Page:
As we’re finishing up our spring break now, we’re heading back into several more weeks of testing when we go back to school, for both NECAP and PARCC, so I’ll be whipping up a couple more batches of these cookies. I’ve been tempted to make enough to freeze, but so far there’s never been any extras left to freeze!

I hope you’ll give them a try and pay a visit to the Taste and Tell blog! Here is her recipe, along with my ingredient modification instructions.

INGREDIENTS

1/2 cup natural creamy peanut butter (I used Skippy Reduced Fat creamy peanut butter.)

1/2 cup mashed overripe banana (about one medium banana)

1/2 cup packed light brown sugar

1 egg

1/2 teaspoon vanilla extract

1-1/2 cups all purpose flour

1/2 teaspoon baking soda

1/4 tsp. salt

2 cups Cascadian Farms Chocolate Lover’s Granola (I used 1 cup plain granola and one cup chocolate chips)

DIRECTIONS

1) Preheat the oven to 375 F. Line two baking sheets with parchment paper.

2) In a bowl, or the bowl of a stand mixer, combine the peanut butter, banana and brown sugar and beat until light and fluffy, 2-3 minutes. Beat in the egg and vanilla extract, scraping down the sides of the bowl as necessary.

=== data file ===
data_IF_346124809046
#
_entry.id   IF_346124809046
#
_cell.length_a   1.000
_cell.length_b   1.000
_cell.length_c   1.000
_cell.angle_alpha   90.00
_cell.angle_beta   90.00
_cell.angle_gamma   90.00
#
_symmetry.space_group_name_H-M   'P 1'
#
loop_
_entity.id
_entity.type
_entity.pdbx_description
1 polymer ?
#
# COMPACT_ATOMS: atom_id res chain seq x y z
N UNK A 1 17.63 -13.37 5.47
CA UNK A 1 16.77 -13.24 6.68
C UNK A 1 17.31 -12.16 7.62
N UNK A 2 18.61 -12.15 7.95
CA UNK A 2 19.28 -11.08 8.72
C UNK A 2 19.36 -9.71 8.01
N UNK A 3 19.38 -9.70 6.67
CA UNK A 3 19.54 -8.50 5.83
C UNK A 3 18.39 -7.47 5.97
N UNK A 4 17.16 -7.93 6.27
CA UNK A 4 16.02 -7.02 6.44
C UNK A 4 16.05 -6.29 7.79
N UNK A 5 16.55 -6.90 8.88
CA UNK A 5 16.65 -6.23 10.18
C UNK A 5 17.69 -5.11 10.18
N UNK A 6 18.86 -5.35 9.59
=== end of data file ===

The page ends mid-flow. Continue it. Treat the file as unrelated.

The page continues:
3) In another bowl, combine the flour, baking soda, and salt. Stir into the creamed mixture. Stir in the granola.

4) Form balls of dough, about 3 tablespoons each. Place at least 2 inches apart on the prepared baking sheets. Use the bottom of a measuring cup to slightly flatten each ball of dough.

5) Bake until the cookies are just set, about ten minutes. (Do not over bake or the cookies will dry out.)

Fun Friday: Baked Pumpkin Pie Oatmeal from Budget Bytes

23 Nov
This has been a delicious treat all week long!

This has been a delicious treat all week long!

ORIGINALLY POSTED 10-30-15

Going Orange for No Kid Hungry today? We are!

In honor of the big day, I thought I’d share a brand new recipe with you that we tried earlier this week and enjoyed very much.

Over the weekend we celebrated our daughter’s 16th birthday, and at the gathering my cousin Val handed me a couple of recipes she thought we’d enjoy. One of them was today’s recipe from Budget Bytes for their Baked Pumpkin Pie Oatmeal.

Oftentimes when I look at a recipe for consideration, the title tells it all, and this recipe was one of those times. I knew that we loved baked oatmeal, and I knew that we loved pumpkin pie. I knew that we would love this recipe. I had plenty of each of the ingredients on hand, in fact, when I saw that a basic recipe makes an 8×8 dish, I decided to double it for our family, so I did, and I used a 9×13 dish instead.